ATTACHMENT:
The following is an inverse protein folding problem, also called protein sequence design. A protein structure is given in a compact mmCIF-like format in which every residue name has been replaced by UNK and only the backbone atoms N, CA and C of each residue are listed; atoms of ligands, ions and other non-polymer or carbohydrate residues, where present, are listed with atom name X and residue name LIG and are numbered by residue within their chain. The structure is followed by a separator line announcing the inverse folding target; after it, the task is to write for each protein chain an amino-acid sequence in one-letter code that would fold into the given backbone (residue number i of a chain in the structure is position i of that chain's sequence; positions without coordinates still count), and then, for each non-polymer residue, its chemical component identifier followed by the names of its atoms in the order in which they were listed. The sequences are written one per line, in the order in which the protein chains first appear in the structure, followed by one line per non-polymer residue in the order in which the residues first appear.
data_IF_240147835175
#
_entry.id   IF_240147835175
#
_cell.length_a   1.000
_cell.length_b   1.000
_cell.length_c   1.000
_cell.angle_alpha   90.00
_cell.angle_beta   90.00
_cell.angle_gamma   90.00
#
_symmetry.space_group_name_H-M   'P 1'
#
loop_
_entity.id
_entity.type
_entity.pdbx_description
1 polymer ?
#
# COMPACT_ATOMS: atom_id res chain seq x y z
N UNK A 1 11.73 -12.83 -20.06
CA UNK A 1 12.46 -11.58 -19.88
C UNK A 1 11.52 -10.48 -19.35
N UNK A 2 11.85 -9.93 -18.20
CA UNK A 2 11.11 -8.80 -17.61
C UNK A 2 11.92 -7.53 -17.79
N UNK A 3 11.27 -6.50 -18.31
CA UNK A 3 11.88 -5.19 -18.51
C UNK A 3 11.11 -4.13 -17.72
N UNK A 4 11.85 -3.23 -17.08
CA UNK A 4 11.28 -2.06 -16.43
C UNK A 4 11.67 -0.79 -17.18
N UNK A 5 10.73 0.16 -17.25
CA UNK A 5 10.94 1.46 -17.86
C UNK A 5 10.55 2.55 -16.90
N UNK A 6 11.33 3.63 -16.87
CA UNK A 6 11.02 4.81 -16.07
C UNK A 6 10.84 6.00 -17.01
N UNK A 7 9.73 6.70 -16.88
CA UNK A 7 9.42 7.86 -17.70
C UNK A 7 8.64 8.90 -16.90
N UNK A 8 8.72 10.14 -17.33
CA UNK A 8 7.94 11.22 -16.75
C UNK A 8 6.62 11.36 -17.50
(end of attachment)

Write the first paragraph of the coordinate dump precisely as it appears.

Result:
The following is an inverse protein folding problem, also called protein sequence design. A protein structure is given in a compact mmCIF-like format in which every residue name has been replaced by UNK and only the backbone atoms N, CA and C of each residue are listed; atoms of ligands, ions and other non-polymer or carbohydrate residues, where present, are listed with atom name X and residue name LIG and are numbered by residue within their chain. The structure is followed by a separator line announcing the inverse folding target; after it, the task is to write for each protein chain an amino-acid sequence in one-letter code that would fold into the given backbone (residue number i of a chain in the structure is position i of that chain's sequence; positions without coordinates still count), and then, for each non-polymer residue, its chemical component identifier followed by the names of its atoms in the order in which they were listed. The sequences are written one per line, in the order in which the protein chains first appear in the structure, followed by one line per non-polymer residue in the order in which the residues first appear.